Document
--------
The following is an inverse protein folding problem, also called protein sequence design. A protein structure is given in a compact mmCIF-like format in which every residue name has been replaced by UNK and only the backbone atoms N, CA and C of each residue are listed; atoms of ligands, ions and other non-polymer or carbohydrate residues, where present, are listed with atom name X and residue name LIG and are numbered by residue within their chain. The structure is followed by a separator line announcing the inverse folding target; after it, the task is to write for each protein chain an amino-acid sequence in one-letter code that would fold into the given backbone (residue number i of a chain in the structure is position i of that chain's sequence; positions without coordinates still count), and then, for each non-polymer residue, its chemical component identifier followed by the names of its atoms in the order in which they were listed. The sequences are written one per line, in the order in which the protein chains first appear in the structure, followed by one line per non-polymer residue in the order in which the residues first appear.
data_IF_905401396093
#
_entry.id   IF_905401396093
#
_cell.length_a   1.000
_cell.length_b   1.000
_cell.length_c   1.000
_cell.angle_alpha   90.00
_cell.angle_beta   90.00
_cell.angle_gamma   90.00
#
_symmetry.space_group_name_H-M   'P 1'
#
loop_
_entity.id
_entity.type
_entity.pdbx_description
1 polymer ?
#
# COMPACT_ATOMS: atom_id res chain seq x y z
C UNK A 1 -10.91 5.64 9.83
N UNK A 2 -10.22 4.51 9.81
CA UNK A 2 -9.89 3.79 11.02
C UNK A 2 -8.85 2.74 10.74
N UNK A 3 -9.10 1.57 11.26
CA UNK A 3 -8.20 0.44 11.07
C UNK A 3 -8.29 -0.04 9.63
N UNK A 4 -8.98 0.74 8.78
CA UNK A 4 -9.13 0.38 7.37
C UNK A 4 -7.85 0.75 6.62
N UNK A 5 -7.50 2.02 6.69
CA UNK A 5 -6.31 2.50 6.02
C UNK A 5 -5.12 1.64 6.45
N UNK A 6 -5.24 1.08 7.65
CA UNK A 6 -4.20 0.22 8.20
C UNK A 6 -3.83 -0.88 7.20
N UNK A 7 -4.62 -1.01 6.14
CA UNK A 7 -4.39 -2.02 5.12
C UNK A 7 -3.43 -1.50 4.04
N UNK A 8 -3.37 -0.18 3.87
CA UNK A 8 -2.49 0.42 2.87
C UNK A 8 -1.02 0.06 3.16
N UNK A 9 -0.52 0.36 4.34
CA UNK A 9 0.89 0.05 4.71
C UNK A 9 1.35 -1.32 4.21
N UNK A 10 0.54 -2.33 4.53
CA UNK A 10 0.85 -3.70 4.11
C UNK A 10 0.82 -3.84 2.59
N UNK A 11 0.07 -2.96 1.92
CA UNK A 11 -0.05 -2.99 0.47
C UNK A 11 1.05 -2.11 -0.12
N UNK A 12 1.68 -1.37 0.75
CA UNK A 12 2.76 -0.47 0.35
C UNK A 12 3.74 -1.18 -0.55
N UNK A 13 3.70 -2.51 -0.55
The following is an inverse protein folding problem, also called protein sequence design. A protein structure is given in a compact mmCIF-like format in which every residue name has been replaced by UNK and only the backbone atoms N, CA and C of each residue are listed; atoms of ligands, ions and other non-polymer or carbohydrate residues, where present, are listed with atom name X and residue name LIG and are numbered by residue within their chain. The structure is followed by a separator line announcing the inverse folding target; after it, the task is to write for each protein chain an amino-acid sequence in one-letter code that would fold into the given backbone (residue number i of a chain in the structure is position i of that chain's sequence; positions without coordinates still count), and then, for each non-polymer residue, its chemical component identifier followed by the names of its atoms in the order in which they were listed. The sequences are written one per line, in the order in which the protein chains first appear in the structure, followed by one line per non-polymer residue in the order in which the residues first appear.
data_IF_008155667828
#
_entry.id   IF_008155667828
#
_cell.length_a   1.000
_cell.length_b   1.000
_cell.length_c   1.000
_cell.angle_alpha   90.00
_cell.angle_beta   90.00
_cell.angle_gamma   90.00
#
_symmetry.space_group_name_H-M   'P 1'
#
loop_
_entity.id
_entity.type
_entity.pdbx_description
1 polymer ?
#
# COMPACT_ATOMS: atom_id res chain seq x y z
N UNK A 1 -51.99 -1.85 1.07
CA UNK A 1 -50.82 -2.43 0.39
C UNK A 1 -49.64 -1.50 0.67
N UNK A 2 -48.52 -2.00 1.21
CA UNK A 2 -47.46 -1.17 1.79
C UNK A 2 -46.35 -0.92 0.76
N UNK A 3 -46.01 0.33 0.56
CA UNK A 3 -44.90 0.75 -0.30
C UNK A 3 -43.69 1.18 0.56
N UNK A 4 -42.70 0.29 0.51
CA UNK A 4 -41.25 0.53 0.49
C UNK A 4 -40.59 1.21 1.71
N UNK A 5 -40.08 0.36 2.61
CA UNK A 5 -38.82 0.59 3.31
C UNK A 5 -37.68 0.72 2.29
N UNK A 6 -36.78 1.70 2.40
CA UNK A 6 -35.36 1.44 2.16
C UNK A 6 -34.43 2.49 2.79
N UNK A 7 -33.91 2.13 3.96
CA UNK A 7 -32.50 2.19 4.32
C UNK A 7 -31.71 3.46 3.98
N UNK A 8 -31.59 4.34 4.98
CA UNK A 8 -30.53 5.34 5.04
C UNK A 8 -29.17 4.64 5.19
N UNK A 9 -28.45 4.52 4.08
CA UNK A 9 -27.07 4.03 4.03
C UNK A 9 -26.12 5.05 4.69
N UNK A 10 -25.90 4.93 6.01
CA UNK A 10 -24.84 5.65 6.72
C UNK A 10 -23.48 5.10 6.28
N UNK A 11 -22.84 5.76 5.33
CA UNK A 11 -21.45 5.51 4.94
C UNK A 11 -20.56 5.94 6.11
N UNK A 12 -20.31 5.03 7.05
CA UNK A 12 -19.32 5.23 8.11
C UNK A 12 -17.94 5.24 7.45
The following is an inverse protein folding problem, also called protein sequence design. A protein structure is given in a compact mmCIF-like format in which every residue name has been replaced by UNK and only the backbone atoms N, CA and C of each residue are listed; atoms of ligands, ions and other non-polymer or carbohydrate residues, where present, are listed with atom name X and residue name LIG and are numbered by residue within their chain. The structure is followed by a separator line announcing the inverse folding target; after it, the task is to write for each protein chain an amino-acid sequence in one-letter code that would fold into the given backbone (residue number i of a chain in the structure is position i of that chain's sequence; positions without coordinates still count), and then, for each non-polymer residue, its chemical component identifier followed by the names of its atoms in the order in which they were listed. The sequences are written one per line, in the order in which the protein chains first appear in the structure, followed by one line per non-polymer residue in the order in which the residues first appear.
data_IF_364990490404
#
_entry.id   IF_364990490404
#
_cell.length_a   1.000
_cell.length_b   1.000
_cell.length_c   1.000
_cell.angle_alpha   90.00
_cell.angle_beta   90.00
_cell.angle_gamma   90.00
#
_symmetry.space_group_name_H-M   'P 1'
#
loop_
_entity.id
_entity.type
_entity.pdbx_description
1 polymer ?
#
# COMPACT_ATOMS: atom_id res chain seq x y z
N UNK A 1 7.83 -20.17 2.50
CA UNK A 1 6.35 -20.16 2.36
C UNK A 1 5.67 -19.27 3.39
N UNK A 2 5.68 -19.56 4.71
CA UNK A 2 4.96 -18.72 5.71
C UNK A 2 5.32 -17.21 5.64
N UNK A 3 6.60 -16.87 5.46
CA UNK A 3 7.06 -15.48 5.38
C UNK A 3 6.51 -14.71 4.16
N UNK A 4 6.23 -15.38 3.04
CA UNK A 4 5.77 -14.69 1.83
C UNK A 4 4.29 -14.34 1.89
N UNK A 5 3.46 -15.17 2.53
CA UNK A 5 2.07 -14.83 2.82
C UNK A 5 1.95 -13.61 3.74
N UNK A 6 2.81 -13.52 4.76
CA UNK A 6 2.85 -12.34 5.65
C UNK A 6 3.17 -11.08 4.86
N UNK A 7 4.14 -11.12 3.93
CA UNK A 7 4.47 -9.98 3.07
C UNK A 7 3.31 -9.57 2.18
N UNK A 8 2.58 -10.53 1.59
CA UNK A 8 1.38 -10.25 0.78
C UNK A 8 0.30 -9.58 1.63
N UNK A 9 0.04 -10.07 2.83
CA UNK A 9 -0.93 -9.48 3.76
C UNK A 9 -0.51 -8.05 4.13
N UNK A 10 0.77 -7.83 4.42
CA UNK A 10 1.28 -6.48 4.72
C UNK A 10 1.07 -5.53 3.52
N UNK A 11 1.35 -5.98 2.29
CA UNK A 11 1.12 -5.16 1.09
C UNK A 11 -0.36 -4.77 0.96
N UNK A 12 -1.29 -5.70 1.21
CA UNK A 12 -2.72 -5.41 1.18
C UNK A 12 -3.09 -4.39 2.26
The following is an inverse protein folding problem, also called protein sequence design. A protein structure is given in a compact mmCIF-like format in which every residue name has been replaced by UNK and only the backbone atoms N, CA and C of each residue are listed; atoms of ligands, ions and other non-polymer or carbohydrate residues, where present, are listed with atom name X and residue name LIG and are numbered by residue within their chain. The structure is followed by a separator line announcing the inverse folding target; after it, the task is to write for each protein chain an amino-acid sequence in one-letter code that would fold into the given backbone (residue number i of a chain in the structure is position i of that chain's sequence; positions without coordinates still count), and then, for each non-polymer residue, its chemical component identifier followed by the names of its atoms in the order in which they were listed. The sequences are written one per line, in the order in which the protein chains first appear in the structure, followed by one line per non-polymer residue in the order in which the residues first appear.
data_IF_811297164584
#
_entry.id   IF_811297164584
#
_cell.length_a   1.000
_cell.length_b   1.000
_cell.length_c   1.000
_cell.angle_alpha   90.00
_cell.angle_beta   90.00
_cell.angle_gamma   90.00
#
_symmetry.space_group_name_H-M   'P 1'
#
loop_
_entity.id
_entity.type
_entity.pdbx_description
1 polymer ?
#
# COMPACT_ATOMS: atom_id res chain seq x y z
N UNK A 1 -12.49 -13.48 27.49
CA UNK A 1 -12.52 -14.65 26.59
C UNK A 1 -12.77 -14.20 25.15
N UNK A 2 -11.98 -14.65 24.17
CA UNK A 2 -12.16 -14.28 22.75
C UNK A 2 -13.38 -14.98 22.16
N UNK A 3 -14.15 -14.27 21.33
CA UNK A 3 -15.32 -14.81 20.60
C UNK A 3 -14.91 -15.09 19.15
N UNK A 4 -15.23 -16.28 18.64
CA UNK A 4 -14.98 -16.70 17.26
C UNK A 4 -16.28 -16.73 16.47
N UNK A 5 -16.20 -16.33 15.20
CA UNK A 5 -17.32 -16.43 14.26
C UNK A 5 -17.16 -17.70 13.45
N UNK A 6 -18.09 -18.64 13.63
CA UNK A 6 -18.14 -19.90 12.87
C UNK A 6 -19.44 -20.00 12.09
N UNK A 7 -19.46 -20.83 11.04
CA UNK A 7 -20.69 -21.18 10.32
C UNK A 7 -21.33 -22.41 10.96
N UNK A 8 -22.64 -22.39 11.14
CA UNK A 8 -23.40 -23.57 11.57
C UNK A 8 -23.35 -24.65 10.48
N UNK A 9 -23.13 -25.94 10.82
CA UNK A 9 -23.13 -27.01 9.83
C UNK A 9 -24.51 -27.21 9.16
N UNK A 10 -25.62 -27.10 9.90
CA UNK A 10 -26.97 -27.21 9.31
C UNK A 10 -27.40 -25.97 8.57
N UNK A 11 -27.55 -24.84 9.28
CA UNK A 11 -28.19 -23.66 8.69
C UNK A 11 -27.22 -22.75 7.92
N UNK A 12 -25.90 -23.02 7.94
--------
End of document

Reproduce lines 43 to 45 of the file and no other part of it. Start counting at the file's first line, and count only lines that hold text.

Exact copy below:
C UNK A 8 -1.02 0.06 3.16
N UNK A 9 -0.52 0.36 4.34
CA UNK A 9 0.89 0.05 4.71